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What is the reason that the temperature of a substance does not change during a change in phase? In other words, what causes the "flat part" in a boiling or freezing curve?
Question Date: 2002-12-19
Answer 1:

For a long time scientists knew about the invariance of temperature during phase changes, but this phenomenon cannot be explained in terms of the usually observable variables, that is, the macroscopic or thermodynamic variables. To understand the WHY we need to look at the phase change from a microscopic point of view, in other words, we need to explain the observed behavior in terms of the motion of the atoms and molecules that form the substance.

As an example, let's talk about boiling a pure liquid, but the same reasoning can explain freezing/melting. When you start heating a mass of liquid, the heat absorbed by the system increases the kinetic energy of the molecules, they will move faster.

This energy increase is what we can observe as an increase in the temperature. More heat in and temperature will go higher and higher and higher, until there comes a moment when the molecules have acquired enough energy to overcome the forces that keep them together in the liquid phase and they start to escape from every part of the liquid into the gas phase, that means the liquid boils. (The key point here is FROM EVERY PART OF THE LIQUID PHASE, because normally during the heating up, molecules will be escaping from the surface into the gas phase all the time ). When this happens, the molecules that escape to the gas phase take away some energy from the liquid phase, and since we continue heating they will continue to escape.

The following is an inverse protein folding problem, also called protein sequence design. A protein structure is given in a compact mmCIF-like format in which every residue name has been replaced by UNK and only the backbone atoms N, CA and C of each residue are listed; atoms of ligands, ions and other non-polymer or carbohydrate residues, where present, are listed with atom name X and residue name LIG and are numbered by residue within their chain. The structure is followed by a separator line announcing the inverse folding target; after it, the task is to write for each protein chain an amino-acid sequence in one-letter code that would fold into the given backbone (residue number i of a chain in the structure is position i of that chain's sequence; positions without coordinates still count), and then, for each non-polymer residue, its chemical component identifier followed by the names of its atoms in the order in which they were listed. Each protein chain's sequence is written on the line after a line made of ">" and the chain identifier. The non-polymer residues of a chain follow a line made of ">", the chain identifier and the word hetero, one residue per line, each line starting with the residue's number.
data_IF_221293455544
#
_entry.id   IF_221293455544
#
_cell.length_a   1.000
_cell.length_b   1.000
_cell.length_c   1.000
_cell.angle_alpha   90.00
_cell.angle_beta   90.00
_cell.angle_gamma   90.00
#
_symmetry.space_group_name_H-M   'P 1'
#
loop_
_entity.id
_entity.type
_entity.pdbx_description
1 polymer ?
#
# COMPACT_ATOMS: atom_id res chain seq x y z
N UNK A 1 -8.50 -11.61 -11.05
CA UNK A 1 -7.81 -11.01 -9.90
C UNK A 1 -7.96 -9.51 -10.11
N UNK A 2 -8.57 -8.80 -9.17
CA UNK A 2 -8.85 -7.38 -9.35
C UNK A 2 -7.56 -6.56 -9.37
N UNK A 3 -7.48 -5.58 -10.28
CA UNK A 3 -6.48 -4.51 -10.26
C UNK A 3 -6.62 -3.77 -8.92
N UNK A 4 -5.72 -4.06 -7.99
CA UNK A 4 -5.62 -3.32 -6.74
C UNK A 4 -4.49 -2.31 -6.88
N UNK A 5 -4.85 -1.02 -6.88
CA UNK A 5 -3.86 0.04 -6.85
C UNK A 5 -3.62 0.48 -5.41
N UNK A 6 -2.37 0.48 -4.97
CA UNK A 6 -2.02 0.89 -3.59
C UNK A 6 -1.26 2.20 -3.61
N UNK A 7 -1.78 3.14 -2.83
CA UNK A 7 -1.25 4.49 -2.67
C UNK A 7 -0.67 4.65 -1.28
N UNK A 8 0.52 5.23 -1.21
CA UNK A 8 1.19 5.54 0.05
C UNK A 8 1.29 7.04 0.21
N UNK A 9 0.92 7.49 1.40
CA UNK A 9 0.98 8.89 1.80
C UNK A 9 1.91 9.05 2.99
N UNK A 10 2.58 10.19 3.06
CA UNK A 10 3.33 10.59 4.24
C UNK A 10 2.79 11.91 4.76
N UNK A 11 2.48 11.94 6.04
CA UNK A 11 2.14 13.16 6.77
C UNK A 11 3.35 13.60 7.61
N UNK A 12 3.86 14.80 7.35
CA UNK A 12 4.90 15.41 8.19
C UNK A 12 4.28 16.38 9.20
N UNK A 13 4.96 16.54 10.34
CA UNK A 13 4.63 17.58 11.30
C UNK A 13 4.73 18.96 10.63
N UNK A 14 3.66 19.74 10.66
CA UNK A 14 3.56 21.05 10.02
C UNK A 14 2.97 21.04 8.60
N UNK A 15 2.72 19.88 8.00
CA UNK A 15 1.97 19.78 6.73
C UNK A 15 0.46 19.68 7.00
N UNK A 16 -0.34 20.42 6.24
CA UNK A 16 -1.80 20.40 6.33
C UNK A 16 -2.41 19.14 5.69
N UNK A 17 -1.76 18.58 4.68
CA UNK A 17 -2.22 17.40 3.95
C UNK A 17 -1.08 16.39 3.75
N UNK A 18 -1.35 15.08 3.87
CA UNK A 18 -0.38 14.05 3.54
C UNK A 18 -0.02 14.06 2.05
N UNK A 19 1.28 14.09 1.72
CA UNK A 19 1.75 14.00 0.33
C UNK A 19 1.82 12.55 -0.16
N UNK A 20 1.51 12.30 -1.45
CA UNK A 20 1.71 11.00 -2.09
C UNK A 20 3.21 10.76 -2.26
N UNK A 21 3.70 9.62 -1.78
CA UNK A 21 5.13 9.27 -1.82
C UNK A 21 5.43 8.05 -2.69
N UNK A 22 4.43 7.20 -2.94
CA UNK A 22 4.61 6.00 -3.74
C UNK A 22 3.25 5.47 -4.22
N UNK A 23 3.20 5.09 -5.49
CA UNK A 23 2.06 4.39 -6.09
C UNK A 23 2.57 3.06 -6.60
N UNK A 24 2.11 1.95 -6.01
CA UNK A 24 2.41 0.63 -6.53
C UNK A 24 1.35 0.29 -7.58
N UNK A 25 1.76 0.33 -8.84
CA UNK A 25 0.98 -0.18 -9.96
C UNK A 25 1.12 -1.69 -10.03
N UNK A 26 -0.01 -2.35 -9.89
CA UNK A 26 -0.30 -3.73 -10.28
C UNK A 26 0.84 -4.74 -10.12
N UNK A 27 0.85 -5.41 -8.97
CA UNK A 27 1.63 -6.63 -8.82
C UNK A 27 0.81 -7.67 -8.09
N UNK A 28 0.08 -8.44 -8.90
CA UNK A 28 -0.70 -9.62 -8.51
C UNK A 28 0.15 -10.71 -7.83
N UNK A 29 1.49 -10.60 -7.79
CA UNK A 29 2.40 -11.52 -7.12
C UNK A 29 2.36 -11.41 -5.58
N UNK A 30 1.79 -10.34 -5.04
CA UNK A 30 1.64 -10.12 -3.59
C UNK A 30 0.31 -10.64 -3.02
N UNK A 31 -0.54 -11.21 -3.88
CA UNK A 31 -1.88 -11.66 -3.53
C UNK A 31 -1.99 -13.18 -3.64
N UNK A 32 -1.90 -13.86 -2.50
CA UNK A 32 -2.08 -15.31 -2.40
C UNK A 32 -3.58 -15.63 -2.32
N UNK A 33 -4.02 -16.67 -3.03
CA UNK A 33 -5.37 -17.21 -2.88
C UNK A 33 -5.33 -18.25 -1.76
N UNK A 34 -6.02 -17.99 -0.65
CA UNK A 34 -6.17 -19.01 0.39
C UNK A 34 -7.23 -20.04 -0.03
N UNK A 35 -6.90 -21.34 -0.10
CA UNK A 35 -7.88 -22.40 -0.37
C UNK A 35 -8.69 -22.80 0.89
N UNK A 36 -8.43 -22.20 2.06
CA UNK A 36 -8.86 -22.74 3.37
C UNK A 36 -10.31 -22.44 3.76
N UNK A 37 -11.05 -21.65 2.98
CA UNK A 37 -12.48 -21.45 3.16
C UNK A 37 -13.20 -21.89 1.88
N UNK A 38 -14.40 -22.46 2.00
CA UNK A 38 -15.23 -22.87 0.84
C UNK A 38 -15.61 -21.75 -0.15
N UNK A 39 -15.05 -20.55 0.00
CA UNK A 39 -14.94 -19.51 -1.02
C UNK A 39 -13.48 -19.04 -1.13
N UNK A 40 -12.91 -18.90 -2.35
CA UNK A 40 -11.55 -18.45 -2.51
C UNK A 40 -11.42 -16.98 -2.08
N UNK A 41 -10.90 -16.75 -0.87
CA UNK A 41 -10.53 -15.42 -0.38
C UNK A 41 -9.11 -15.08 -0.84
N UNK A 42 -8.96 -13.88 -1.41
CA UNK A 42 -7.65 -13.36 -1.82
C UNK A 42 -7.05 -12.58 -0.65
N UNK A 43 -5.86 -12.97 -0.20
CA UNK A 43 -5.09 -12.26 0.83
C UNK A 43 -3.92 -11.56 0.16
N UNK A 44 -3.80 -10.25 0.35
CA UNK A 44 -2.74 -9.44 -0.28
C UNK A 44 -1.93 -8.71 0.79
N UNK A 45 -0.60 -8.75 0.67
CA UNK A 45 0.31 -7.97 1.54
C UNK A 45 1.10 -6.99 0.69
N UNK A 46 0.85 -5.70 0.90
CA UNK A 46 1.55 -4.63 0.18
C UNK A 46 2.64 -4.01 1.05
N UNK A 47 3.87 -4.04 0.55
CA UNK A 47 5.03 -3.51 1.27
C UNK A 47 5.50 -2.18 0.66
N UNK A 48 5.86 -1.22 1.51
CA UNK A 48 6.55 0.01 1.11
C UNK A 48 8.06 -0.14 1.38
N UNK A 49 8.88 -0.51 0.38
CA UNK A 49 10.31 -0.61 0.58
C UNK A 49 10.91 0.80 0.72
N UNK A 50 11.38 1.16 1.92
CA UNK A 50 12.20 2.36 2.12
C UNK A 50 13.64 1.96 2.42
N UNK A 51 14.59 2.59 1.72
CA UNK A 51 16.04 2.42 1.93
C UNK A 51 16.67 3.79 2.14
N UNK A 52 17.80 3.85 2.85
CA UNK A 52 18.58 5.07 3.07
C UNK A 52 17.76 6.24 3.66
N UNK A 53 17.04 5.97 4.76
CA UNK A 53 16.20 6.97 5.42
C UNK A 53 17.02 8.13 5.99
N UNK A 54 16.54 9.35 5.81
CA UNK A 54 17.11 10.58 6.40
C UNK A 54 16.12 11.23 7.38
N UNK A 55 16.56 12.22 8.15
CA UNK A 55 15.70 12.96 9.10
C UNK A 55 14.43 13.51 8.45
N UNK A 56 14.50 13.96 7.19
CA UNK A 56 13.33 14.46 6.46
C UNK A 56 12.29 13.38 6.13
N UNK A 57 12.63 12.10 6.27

The effect we had observed before (increase of temperature as we give more heat to the system) is not possible anymore, because the vaporizing molecules are taking away the energy that is being supplied to the system. That means, boiling occurs at constant temperature until all the liquid is gone, in which case, if we continue to heat up, then we will increase the temperature of the gas formed.

All this process has occurred at constant pressure, as when we do our experiments in an open container.

Answer 2:

When a substance is provided energy in the form of heat, it's temperature increases. The extent of temperature increase is determined by the heat capacity of the substance. The larger the heat capacity of a substance, the more energy is required to raise its temperature.

When a substance undergoes a FIRST ORDER phase change, its temperature remains constant as long as the phase change remains incomplete. When ice at -10 degrees C is heated, its temperature rises until it reaches 0 degrees C. At that temperature, it starts melting and solid water is converted to liquid water. During this time, all the heat energy provided to the system is USED UP in the process of converting solid to the liquid. Only when all the solid is converted, is the heat used to raise the temperature of the liquid.

This is what results in the flat part of the freezing/melting of condensation/boiling curve. In this flat region, the heat capacity of the substance is infinite. This is the famous "divergence" of the heat capacity during a first order phase transition.

There are certain phase transitions where the heat capacity does not become infinitely large, such as the process of a non-magnetic substance becoming a magnetic substance (when cooled below the so-called Curie temperature).

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